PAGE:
London - Winning a Wimbledon junior title should, in theory, be the springboard for a life at the top in tennis - but few manage to convert such early success into a stellar career.
For every top 10 player on the All England Club junior honours board, there are several more circuit journeymen - and others who sank without trace.
The last to back up those titles with the real thing at Wimbledon were 1998 boys' champion Roger Federer and 1996 girls' champion Amelie Mauresmo.
Since the Open Era began in 1968, Bjorn Borg, Pat Cash, Stefan Edberg and Martina Hingis are the only others to have done the Wimbledon double.
But what of the rest?
While the 13-year-old Hingis was winning the 1994 girls' title, just months before embarking on a glittering professional career that would yield seven Grand Slams, fortunes were drastically different for the boys' winner that year.
“I stood next to her at the champions' dinner, when she didn't speak English at 13,” said Scott Humphries, reflecting on the events of 20 years ago.
The American, who beat future Wimbledon and US Open runner-up Mark Philippoussis in the boys' final, never won a match on the ATP singles tour.
With elbow surgery on his 21st birthday forcing him into a doubles career, he played on for eight years, winning three tour titles. Humphries later coached Mardy Fish and Jelena Jankovic.
He is now a branch manager for the Coldwell Banker real estate firm in Tampa, Florida, with 85 agents to look after.
“I don't know if you can compare Martina Hingis to me. She had a much better tennis career! I'm not going to dispute that at all,” Humphries told AFP.
“Would I have loved to have had that career? Absolutely. Do I regret the way my path went? No.”
Back then, it was somewhat easier for girls like Hingis to compete on the pro tour because technically-gifted youngsters were not going to be overpowered, unlike boys entering the men's circuit.
“You do have to learn to take some bumps and bruises,” said Humphries.
“The junior game is different to the pro game in speed, power and agility,” he said.
“There's a learning curve to be had and as a very successful junior, even at Challenger rank playing against top 200 players, it is going to be difficult.”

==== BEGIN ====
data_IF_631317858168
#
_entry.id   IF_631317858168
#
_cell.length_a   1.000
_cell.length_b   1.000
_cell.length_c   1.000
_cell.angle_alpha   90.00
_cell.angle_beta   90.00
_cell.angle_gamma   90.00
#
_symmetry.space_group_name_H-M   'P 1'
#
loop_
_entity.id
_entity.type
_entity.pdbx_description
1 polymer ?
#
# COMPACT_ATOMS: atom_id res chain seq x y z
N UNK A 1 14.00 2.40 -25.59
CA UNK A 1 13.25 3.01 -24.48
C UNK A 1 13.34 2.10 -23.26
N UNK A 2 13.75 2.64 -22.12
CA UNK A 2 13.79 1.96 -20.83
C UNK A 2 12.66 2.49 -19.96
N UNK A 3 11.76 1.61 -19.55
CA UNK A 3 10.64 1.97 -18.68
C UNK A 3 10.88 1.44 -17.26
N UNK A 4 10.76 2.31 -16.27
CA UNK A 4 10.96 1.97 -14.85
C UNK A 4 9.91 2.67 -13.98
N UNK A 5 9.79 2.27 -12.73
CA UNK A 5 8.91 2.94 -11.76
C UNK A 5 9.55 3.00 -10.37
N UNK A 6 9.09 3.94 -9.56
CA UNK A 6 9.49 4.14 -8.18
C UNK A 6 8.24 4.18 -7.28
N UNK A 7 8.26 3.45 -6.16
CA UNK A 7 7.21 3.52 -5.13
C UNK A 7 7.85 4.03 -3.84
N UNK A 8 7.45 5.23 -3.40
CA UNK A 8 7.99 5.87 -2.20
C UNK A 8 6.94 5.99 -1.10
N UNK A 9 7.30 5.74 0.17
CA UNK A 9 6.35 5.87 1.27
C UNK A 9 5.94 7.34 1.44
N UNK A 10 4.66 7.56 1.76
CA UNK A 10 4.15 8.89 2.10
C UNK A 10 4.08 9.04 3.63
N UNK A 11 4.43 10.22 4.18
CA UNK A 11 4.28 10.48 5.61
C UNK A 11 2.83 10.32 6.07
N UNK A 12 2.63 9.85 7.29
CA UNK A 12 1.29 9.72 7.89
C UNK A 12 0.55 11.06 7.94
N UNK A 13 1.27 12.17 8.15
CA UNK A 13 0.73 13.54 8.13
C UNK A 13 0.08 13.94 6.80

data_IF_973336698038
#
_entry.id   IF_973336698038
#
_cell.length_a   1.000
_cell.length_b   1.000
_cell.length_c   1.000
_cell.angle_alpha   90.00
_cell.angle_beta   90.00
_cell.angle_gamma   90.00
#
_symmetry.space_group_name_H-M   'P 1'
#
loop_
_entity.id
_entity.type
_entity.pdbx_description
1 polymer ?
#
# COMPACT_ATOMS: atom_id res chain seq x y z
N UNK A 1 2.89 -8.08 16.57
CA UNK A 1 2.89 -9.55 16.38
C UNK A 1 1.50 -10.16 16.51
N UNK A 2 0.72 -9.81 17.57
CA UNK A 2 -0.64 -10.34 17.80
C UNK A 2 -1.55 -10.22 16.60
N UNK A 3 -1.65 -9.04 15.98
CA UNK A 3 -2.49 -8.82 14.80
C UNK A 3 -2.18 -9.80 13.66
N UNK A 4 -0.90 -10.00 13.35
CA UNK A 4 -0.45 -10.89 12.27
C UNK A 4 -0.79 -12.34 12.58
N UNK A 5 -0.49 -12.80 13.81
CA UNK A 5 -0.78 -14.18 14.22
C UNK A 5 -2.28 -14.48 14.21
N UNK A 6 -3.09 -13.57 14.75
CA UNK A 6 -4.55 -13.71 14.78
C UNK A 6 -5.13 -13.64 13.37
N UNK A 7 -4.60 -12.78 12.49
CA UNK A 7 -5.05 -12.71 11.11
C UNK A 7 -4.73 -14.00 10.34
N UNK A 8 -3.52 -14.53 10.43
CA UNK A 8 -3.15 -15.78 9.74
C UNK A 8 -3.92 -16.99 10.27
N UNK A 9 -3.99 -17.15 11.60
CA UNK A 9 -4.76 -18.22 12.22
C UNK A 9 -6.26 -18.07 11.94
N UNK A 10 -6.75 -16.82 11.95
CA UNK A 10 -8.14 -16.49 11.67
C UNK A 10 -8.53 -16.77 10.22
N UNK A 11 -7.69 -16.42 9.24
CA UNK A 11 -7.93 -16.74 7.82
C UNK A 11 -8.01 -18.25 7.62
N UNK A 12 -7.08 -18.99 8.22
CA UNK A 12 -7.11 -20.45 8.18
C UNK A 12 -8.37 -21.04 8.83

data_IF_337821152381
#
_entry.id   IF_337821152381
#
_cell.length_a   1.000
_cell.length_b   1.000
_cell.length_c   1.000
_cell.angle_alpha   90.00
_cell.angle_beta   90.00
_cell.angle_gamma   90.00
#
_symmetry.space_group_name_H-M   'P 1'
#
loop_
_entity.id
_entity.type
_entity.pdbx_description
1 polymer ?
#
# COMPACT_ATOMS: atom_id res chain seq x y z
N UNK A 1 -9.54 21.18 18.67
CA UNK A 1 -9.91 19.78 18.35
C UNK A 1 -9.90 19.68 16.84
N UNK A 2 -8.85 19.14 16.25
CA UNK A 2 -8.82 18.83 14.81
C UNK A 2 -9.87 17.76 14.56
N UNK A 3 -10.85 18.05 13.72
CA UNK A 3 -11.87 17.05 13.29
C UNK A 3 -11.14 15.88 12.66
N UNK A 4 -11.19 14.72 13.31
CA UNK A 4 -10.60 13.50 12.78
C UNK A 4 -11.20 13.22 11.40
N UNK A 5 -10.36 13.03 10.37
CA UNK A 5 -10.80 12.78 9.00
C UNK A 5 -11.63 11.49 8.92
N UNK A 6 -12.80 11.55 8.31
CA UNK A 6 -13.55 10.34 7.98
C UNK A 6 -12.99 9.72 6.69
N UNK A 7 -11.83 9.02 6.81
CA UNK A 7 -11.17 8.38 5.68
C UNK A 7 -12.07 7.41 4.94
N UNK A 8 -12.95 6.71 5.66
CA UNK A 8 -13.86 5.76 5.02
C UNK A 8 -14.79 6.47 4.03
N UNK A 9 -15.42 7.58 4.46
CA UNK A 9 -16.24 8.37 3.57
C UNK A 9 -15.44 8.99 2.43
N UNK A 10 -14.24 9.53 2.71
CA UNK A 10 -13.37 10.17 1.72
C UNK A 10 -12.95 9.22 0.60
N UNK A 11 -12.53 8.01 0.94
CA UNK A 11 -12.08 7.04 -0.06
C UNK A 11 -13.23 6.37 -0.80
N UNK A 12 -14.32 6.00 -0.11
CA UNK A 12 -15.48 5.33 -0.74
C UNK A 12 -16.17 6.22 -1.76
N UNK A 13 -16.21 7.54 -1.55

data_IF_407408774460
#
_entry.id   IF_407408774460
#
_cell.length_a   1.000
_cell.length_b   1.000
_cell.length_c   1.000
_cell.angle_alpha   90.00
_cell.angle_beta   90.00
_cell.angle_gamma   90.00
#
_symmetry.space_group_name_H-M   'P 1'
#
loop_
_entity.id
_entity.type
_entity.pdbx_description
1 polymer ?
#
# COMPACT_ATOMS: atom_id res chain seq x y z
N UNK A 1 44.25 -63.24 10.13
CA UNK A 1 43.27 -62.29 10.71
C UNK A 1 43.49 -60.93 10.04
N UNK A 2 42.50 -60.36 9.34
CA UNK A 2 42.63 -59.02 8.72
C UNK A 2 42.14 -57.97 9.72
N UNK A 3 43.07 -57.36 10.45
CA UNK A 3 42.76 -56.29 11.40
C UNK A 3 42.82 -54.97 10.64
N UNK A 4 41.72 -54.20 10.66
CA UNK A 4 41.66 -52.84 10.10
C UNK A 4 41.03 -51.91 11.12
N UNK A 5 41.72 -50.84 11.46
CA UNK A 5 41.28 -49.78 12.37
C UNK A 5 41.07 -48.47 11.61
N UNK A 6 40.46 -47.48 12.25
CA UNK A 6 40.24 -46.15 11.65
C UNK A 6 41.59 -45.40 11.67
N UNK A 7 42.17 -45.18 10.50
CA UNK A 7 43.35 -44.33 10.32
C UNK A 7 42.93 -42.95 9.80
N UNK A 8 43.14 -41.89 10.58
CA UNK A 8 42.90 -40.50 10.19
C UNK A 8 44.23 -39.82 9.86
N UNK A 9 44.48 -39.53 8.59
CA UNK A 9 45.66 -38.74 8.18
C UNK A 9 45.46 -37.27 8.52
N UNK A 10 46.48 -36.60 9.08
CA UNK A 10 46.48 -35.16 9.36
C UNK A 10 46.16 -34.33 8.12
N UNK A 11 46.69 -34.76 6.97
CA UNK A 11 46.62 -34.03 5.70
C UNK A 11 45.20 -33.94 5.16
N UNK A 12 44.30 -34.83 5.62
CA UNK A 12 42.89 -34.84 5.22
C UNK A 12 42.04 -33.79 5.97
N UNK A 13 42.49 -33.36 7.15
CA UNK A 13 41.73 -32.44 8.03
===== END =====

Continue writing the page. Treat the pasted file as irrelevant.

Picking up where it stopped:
Winning the juniors, it seems, is a haphazard guide to future Grand Slam champions in the making.
Of the first five Wimbledon boys' champions this century, France's Gael Monfils and Nicolas Mahut are established names on the tour.
Meanwhile Florin Mergea, now ranked 1 183, has only ever played six tour level singles matches, though he reached the semi finals of this year's French Open doubles.
Todd Reid has been unranked since 2010 and the ATP does not even have a picture of Roman Valent, who played just one tour-level match - and lost.
The last 10 Wimbledon boys' winners have an current average ranking of 138, while the last 10 girls' champions have an average of 185.
Britain's Annabel Croft, who lifted the 1984 Wimbledon girls' title, has spoken of the mental difficulty of making the transition up from being a trophy-winning youngster.
“Having been a top junior, I was used to winning - and once you get out on the tour, you start losing,” she told The Guardian newspaper.
“My confidence was getting knocked all the time. I found it really difficult to bounce back from that because it's very hard to deal with.”
There are a few recent Wimbledon junior champions who are surging up the rankings and are worth keeping an eye on at this year's tournament.
The 2011 boys' champion Luke Saville, 20, the Australian world number 237, has come through the qualifiers.
Meanwhile Canada's Eugenie Bouchard, who won the 2012 girls', hit a career high ranking of 12 this month.
She is seen a future top 10 mainstay, as is world number 13 Gregor Dimitrov, the 2008 boys' winner, who won the Queen's warm-up tournament.
Asked if he can join those who have won the boys' and the mens' titles, he said: “We're about to find out.
“Wimbledon has been closer to me and what I have always wanted to achieve, and it's definitely on my list.”
Agnieszka Radwanska, currently ranked fourth in the world, and former world number one Caroline Wozniacki will also be seeking to add a senior Wimbledon title to their earlier junior trophies.
Wimbledon boys' champions since 2000, plus current ranking:
2000: Nicolas Mahut (FRA), 41
2001: Roman Valent (SUI), unranked since 2011
2002: Todd Reid (AUS), unranked since 2010
2003: Florin Mergea (ROM), 1,183
2004: Gael Monfils (FRA), 21
2005: Jeremy Chardy (FRA), 43
2006: Thiemo de Bakker (NED), 143
2007: Donald Young (USA), 69
2008: Grigor Dimitrov (BUL), 13
2009: Andrey Kuznetsov (RUS), 114
2010: Marton Fucsovics (HUN), 191
2011: Luke Saville (AUS), 237
2012: Filip Peliwo (CAN), 242
2013: Gianluigi Quinzi (ITA), 304
Wimbledon girls' champions since 2000, plus current ranking:
2000: Maria Salerni (ARG), unranked since 2009
2001: Angelique Widjaja (INA), unranked since 2006
2002: Vera Dushevina (RUS), 160
2003: Kirsten Flipkens (BEL), 24
2004: Kateryna Bondarenko (UKR), 1,099
2005: Agnieszka Radwanska (POL), 4
2006: Caroline Wozniacki (DEN), 16
2007: Urszula Radwanska (POL), 92
2008: Laura Robson (GBR), 79
2009: Noppawan Lertcheewakarn (THA), 215
2010: Kristyna Pliskova (CZE), 50
2011: Ashleigh Barty (AUS), 205
2012: Eugenie Bouchard (CAN), 13
2013: Belinda Bencic (SUI), 72